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When it rains excessively, when there are floods, people are moving. During cyclone idai, many families were displaced and forced to stay in inappropriate structures that increased the cases of abuse. Your security is not guaranteed in this type of infrastructure. Simply put, a climate crisis translates into a humanitarian crisis.

How Chasi Foods integrate sustainability into your mission?

What we’re trying to do is reduce post-harvest losses and food waste through agro-processing opportunities, leveraging innovation and clean energy while improving living standards in the areas in which we operate. lose. In Zimbabwe, 40% of the food produced each year is also wasted, and that is a reality in most African countries. That food can feed the people of Kenya for four years.

We work with farmers, especially women and youth from rural areas who do not have access to the market, so we give them access by buying their products. We also offer drying services to some of the well established farmers for excess produce that they were unable to sell and increase the shelf life of their produce.

We contribute to food security and climate action because when spoiled food spoils, it produces carbon dioxide and methane. For example, just last year, we managed to reduce greenhouse gas emissions in Zimbabwe’s agriculture sector by 10%, which is a lot for a company that is only three years old.

How have you seen the value of empowering women and girls to fight climate change firsthand?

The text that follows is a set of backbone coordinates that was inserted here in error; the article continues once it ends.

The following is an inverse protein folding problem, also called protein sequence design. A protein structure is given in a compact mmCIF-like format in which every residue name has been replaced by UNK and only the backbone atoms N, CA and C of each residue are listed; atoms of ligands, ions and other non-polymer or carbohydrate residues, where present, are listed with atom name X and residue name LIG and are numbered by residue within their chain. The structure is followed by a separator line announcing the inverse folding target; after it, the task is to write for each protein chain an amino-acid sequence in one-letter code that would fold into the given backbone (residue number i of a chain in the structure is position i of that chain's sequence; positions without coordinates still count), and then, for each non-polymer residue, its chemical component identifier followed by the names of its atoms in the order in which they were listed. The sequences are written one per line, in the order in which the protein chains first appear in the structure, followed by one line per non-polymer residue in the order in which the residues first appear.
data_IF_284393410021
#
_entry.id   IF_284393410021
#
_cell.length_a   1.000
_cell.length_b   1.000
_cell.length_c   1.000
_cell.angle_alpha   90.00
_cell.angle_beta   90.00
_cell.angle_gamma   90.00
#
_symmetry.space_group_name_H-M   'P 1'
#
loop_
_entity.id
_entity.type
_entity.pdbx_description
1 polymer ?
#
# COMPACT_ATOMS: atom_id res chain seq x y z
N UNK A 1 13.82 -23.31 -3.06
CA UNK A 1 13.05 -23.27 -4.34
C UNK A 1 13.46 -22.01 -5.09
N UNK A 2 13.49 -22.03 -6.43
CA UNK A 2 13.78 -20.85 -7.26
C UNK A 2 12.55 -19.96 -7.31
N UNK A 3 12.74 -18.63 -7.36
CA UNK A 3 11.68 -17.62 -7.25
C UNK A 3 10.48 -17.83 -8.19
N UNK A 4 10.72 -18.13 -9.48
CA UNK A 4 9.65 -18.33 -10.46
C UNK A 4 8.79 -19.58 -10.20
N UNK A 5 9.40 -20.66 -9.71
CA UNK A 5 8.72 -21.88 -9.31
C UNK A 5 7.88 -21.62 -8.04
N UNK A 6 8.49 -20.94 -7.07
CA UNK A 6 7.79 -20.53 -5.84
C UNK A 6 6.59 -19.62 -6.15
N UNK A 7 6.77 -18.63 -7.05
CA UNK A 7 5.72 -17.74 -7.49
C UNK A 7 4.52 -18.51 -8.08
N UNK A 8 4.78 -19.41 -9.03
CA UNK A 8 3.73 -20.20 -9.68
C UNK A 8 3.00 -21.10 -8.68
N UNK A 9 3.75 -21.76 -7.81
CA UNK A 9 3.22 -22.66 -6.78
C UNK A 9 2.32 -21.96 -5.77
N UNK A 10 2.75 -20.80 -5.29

Women not only contribute to change in the company [Chasi Foods], also contribute to change outside the company in their homes. For example, we value the separation of garbage. We don’t just throw things away. And one day I visited one of the workers in her house. I found out that she also implemented the same garbage separation process. It means that we are making a change not only within the company but also within the community because people are taking it home and educating others.

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What would you say to ordinary citizens who want to take action on climate change within their own communities?

Every day is an opportunity to help and contribute to change in different ways. Every community has needs. There is always something that can be done, be it bigger or smaller. It is a matter of collaboration. It’s a matter of saying, “Okay, we have to take action.” It is a matter of compassion, and compassion is at the heart of our actions. Let’s have that kind of mindset, that even if maybe it’s not me causing it, I can play a part in solving it. Please consider loss and damage because those people who are contributing the least [to climate change] they are paying the highest price, [and] that’s not fair.